Tuesday, August 25, 2009

Toupee all the way down.

Sometime between the 1982 movie Star Trek II: The Wrath of Khan and the 1984 movie Star Trek II: The Search for Spock, Bill Shatner's toupee underwent a somewhat drastic change that isn't immediately noticeable. Whereas up to and including The Wrath of Khan, Shats wore a weave that simply sat on the top of his head, by The Search for Spock, the toupee went all the way down to the sides of the ears.

Star Trek II toup.

Why the change? Did Shats go bald at the sides too? Probably not. The change was likely brought on by Bill Shatner's other big 1980s project T.J. Hooker, which ran from 1982 to 1986. This series was heavily action-based, with Shatner running and jumping and fighting in almost every scene. The top-of-the-head weave was apparently just not strong enough for the task, and was likely far too unruly and difficult to style amidst all the action. Although Shats started the series with the old weave style, he soon changed. T.J. fans might be able to help us spot the exact episode when that change took place.

A weave is tied to existing hair. In Shats' case, that meant to the back and sides. But, as we've learned by a bit of reading out there on the web, such weaves place a strain on the existing hair and can actually cause further baldness because the real hair that serves as the anchor is constantly under stress.

Star Trek III toup.

So, the solution is to widen the surface area that the weave is attached to. By extending it down to the sides, Shats' toupee became far more resilient in the face of all that T.J. Hooker (and Kirk too) had to endure. The old toupee would never have been able to take that kind of a pounding!

Below is an early photo from T.J. Hooker showing the "curly look - phase I".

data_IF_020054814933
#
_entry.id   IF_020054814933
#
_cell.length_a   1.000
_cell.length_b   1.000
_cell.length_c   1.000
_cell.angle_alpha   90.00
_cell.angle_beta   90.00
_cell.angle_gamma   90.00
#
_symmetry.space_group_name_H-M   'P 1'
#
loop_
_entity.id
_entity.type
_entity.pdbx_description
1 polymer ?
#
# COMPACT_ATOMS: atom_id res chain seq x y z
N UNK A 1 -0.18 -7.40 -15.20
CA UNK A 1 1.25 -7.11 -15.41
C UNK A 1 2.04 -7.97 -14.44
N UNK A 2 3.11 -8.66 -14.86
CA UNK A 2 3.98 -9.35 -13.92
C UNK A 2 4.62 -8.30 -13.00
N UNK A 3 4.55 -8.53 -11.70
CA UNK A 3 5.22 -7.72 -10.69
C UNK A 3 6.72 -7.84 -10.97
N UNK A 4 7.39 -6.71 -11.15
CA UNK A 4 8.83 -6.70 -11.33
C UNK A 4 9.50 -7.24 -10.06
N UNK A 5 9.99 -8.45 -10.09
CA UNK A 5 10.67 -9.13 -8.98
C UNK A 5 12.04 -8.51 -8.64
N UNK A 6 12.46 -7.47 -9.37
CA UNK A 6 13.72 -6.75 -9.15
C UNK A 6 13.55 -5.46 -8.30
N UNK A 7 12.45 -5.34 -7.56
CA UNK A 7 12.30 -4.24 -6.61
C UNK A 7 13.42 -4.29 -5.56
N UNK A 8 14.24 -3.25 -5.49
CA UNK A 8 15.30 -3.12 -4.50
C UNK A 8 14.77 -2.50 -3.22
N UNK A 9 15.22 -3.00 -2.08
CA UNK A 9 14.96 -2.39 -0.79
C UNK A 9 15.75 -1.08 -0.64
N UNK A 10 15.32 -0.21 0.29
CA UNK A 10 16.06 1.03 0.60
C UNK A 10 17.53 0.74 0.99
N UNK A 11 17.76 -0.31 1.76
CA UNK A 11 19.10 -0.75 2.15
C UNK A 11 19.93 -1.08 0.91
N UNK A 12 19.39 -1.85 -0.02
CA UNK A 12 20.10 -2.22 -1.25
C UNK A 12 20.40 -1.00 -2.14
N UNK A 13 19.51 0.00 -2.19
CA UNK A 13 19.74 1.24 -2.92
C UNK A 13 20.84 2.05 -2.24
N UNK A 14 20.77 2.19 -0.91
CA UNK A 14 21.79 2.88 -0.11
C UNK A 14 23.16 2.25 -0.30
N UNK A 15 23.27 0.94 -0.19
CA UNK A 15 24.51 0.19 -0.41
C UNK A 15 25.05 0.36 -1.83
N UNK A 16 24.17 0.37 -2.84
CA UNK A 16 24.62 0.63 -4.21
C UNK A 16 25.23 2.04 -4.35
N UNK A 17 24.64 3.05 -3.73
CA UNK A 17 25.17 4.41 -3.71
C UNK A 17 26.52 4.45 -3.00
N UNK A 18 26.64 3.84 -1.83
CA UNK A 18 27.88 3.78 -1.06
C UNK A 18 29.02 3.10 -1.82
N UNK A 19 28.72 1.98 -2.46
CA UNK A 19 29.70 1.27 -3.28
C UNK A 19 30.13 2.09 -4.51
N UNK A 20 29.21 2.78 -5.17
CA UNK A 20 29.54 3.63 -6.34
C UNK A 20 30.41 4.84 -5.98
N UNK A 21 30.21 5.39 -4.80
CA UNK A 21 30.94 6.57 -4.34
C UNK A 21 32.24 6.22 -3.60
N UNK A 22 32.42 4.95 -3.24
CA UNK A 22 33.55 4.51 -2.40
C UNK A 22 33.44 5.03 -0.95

And here is the later and far sturdier "curly look - phase II"


  1. This is my favorite toupee moment in all the Star Trek Movies.

  2. What factors other than traction alopoecia could have caused this momentous shift in toupees?

    maybe the hair on the sides started to look too thin when compared to the curly monstrosity that was perched above. Also, he probably had to dye the hair on the sides (which was going gray) to match the dark brown of the toupees. This way, with one toupee covering 90% of his cranium, it all becomes much easier and more uniform in appearance.

    As for when this change occurred, I've got it pinpointed:

  3. Assuming this change to be accurate - given how much of his head is covered, wouldn't it be fair to call it a wig, rather than a toupee?

    Or rather a wig-like toupee, as opposed to the lace-front toupees from TOS or his own personal ones from before TOS?

  4. If Shatner is in the film version of TJ Hooker, will he go back to those curly monstrosities he wore on the television show?

  5. Toup Sleuth Since 1984April 17, 2010 at 7:02 AM

    OK, I know this is an old thread, but here's my two cents.

    I think the ST II toup actually may not go down the back as far as illustrated (note the little hump).

    Secondly, a lot of balding men do lose the "curvy" portion of hair between the sideburns and the temples. That's why a lot of parted-on-the-side toups that sit on the top of the head have a funny little short portion that's combed down on the sides. So, Shatner may have begun to thin there, which would create a weird(er) "what is this thing on top of his head" look.

    The sturdiness argument is also well taken, thought. :)

  6. I think some people need to get a life!

  7. There can be no greater life than the search for Shatner toupee truth, which unravels the mysteries of existence and reality.